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Created in 2008, Phoenix Rising is the largest and oldest forum dedicated to furthering the understanding of and finding treatments for complex chronic illnesses such as chronic fatigue syndrome (ME/CFS), fibromyalgia (FM), long COVID, postural orthostatic tachycardia syndrome (POTS), mast cell activation syndrome (MCAS), and allied diseases.
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http://www.msdiagnosed.net/forum/vie...9ed0ebc4f62186Ampligen helps a subset of patients with CFS/HHV-6 but those with higher virus titers need valcyte. That is the way my ID explained it to me. He said it has promise for those with active HHV-6 but low level active. After explaining that he told me that he thinks ampligen is useless for those with MS HHV-6 because our infection is in the central nervous system. He recommends stronger antivirals for MS with active HHV-6 ie valcyte or foscarnet.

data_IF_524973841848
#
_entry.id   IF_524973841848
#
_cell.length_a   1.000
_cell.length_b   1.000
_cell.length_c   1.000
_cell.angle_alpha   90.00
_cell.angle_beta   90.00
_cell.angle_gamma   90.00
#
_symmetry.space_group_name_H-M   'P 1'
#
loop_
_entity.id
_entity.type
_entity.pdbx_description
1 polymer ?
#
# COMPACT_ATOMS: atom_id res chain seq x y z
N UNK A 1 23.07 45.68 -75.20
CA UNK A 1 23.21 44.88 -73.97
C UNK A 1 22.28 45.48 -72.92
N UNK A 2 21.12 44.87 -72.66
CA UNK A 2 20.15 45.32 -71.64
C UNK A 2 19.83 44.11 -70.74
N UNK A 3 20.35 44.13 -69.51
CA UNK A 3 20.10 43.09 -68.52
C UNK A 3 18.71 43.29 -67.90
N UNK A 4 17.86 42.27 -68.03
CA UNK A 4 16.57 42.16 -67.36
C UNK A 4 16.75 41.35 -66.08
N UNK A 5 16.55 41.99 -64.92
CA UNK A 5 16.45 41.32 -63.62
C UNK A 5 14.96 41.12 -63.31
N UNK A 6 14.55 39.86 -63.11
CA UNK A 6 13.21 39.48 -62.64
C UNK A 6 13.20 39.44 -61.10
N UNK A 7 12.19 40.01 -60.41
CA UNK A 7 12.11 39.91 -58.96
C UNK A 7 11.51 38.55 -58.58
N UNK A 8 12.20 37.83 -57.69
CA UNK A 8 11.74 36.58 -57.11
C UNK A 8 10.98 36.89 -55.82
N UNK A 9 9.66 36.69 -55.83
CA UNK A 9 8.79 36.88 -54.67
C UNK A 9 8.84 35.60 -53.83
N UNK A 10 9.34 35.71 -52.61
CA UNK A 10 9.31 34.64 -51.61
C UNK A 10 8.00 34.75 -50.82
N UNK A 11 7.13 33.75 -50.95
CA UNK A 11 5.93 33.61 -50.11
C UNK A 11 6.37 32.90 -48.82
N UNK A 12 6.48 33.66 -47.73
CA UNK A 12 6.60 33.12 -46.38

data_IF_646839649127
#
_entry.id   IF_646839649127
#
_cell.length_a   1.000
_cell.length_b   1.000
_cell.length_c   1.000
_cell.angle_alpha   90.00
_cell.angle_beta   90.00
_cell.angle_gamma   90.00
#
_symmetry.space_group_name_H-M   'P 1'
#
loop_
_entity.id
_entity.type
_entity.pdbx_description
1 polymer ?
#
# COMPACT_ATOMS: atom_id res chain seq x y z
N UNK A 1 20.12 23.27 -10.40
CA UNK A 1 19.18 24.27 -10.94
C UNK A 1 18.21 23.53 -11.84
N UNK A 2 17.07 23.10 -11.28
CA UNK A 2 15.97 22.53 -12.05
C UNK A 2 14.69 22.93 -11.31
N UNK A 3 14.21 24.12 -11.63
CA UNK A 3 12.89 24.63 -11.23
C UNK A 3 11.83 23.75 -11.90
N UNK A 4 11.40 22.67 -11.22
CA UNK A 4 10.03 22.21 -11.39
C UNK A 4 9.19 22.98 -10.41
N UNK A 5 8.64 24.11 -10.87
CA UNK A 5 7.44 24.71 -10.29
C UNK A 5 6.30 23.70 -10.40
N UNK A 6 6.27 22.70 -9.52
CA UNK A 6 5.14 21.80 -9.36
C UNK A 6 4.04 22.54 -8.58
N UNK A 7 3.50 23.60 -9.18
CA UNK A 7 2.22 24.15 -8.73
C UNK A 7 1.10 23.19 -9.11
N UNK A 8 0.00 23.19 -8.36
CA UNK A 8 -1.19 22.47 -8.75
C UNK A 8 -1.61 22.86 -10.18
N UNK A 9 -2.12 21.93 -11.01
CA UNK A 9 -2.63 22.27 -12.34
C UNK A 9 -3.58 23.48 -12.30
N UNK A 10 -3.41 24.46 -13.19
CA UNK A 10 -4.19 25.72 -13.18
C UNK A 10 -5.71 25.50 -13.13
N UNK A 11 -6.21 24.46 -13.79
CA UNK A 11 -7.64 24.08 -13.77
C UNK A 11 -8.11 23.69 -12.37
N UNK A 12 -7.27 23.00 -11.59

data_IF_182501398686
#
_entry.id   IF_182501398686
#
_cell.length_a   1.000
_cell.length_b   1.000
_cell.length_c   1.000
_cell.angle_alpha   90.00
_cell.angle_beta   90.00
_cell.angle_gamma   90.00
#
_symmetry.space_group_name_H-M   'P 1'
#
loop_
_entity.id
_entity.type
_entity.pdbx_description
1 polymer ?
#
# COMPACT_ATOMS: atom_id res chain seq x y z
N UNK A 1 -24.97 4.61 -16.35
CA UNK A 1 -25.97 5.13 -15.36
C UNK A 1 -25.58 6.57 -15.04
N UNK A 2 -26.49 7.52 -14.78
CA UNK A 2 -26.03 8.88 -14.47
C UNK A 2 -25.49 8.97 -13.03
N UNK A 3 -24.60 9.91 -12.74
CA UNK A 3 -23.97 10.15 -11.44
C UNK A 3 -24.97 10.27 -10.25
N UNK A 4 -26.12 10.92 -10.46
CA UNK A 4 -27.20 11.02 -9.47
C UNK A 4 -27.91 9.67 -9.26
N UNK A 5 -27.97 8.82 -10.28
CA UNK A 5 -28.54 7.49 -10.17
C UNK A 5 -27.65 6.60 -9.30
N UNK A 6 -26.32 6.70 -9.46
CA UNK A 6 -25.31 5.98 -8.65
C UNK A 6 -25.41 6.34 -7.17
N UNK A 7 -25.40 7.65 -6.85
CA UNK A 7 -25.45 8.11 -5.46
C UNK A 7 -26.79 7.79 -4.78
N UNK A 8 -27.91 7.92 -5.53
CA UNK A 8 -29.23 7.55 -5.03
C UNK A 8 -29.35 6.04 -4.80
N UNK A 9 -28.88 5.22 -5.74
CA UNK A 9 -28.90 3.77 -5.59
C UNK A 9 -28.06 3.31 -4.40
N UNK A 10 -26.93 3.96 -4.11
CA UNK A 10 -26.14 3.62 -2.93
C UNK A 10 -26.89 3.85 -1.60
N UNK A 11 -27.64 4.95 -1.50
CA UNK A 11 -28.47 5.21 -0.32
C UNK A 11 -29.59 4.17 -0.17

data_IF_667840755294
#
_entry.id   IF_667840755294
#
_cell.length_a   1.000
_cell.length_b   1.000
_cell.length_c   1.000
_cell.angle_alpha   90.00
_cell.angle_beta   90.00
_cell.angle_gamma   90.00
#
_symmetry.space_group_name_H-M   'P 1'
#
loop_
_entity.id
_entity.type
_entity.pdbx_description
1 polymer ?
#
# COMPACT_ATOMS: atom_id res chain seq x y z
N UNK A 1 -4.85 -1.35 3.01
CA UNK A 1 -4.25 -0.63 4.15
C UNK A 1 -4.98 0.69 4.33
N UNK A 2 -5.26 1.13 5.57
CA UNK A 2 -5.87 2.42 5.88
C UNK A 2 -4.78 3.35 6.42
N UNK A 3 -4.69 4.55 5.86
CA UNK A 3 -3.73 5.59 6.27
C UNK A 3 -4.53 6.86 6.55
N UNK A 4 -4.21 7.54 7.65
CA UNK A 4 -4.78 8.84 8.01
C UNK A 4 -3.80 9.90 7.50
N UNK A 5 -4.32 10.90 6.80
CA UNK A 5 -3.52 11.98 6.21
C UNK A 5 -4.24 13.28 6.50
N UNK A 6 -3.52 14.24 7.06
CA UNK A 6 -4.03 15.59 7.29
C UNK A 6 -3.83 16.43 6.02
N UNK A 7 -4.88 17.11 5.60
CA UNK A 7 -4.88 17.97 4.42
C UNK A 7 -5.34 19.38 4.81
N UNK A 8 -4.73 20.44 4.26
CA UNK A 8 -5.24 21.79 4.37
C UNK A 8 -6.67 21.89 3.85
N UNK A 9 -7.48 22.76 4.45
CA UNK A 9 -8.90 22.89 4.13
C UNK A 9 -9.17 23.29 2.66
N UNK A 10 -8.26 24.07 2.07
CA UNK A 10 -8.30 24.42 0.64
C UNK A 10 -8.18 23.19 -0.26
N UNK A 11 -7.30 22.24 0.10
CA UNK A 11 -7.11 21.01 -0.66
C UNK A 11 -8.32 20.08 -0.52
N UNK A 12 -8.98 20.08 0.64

The two measures of physical performance were Karnofsky Performance Score (KPS), used to measure activities of daily living; and exercise performance on a bicycle. KPS improved 43 percent from a severely debilitating level of 53 to a level of 76. A KPS score of 80 describes an individual who can perform normal activities with effort, but continues to have limited signs of the illness. On the bicycle testing, Belgium patients improved oxygen uptake significantly, from 1.16 liters/minute before the twice-weekly Ampligen administration of 200 to 400 mg, to 1.48 liters/minutes after treatment.
Just to elaborate on what laurelw said, technically anything from 1-200mg will cost the same as 200mg, and anything from 201-400mg will cost the same as 400mg. This is because the drug comes in 200mg bottles and they can't reuse them. I've heard most patients tolerate (eventually) the full dose, but Dr Peterson has said the optimal dose is variable for each patient and may be as low as 25mg. Earlier studies done with 200mg seemed to show benefit as well. I'm on my phone so can't source that but i will later.